Parts of a police report were read out in court Friday during a hearing over who should be allowed to observe the autopsies. The report said officers were called on Oct. 20 to a Winnipeg U-Haul facility after employees went into the locker, smelled a strong odour and saw "squishy bags."
Police notes indicate the officers found bodies wrapped in garbage bags and placed in either a duffle bag, a tote bag or plastic containers. One body was wrapped in a towel, as well as a garbage bag, and stored in a pail.
One officer managed to pry open one container and saw "limbs that belonged to an infant," said Crown attorney Debbie Buors.
She said the storage locker wasn't full of personal effects. It was sparse and contained only the bags and containers apparently meant for the sole purpose of storing the remains.
"They were all found in a small contained area."
The medical examiner's office was immediately called since it has jurisdiction over human remains, Buors said.
Andrea Giesbrecht was arrested soon after on four counts of homicide, but was charged with six counts of concealing a body and one count of breaching probation. The 40-year-old showed little emotion as the details of what police found were discussed in court.
Police have said the state of the remains was such that it could take months of forensic examination before it might be known who the parents were, how the infants died and whether they were full term.
Greg Brodsky, Giesbrecht's lawyer, is trying to get a court order to allow a pathologist of his choosing to observe the autopsy, even though the medical examiner's office has said it is virtually complete.
At the hearing on Friday, Brodsky referred to the remains as "fetuses" and said they would not be considered people under the law if they turn out to be less than 20 weeks gestation.
The autopsy also has to determine if the infants were stillborn, he said. That determination may come down to a matter of opinion, Brodsky suggested.
"It's like a traffic accident," he told provincial court Judge Brian Corrin. "Two people see different things although they're looking at the same thing."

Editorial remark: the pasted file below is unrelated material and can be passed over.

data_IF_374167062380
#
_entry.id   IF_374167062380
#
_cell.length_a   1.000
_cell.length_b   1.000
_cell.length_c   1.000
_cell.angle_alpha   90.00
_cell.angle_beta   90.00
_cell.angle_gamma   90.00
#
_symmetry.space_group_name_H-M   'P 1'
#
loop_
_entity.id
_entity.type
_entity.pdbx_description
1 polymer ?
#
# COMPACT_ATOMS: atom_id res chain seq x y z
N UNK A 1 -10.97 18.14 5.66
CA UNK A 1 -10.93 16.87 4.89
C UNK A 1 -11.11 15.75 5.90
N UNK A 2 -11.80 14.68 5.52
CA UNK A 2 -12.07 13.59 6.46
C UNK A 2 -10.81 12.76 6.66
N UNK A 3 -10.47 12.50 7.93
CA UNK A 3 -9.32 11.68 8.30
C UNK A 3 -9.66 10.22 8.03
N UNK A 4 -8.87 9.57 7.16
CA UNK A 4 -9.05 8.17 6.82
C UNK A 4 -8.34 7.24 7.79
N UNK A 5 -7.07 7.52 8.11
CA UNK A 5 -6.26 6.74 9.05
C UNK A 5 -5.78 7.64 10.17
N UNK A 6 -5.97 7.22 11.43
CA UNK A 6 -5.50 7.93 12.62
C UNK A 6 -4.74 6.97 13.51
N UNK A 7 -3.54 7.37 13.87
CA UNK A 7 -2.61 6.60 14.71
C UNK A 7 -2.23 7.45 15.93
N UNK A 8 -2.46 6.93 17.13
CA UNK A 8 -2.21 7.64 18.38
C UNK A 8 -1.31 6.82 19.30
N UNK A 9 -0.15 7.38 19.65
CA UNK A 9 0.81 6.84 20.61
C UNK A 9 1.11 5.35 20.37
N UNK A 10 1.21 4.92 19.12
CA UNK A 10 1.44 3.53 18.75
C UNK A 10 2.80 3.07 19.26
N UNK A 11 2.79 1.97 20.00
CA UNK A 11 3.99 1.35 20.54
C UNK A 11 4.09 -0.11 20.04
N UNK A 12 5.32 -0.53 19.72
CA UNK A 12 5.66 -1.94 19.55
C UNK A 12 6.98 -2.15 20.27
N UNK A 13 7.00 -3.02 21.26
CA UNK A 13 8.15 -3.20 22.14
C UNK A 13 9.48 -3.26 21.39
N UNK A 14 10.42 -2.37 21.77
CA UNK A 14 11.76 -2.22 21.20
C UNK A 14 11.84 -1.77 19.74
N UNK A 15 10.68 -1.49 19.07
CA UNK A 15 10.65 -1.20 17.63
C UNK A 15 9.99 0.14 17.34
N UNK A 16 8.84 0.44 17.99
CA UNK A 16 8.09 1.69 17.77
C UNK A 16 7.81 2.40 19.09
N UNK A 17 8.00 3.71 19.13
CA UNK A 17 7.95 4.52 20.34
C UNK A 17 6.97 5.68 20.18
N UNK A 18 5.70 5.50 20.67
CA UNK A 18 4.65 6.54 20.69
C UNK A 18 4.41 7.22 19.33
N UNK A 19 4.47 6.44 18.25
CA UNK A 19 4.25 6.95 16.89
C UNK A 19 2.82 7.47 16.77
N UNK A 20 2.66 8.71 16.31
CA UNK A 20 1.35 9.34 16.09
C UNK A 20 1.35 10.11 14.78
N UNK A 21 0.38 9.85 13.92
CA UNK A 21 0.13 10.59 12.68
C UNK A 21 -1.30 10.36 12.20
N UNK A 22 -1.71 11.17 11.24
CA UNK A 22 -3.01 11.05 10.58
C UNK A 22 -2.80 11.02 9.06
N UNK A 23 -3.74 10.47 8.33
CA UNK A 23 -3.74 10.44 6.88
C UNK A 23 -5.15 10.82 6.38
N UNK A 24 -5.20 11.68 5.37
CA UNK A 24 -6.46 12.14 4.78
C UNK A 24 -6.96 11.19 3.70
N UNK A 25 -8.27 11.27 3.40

Thambirajah Balachandra, Manitoba's chief medical examiner, is opposed to Brodsky's request. He said it would be like having the accused in the examination room.
Brodsky said police are allowed to observe the autopsies so his client should be given the same right.
"The person who has the most to lose is not entitled to be there, according to the Crown," Brodsky said. "If you look hard enough, you may find evidence that doesn't exist."
He pointed to the notorious case of a woman in Australia charged with the death of her baby, even though she always said the infant was killed by a wild dingo. She was eventually exonerated.
"People looking at the same injuries saw different things," Brodsky said.
The judge asked the lawyer if he would be satisfied if police were also excluded from the autopsy room. Brodsky said he would take that suggestion under advisement if a pathologist is not allowed to watch the examination.
Buors argued the provincial court doesn't have jurisdiction over the medical examiner's office. The remains were seized by that office under the Fatality Inquiries Act and not the Criminal Code, which could be enforced by the provincial court, Buors said.
She indicated the Crown would be filing a motion with Court of Queen's Bench that the hearing is outside the scope of Corrin's courtroom.
"The medical examiner has the exclusive jurisdiction to conduct the investigation," she said. "The court has no jurisdiction to interfere with the Fatality Inquiries Act.
"It can't be any clearer than that."
Corrin reserved his decision and said he will try to rule as soon as possible.
If the remains are determined to be less than 20 weeks gestation, "everyone may not even be here," Buors conceded, but that hasn't been determined yet.
"We won't know the results until the autopsy has concluded."
Note to readers: This is a corrected story. An earlier version spelled the Crown attorney's last name incorrectly.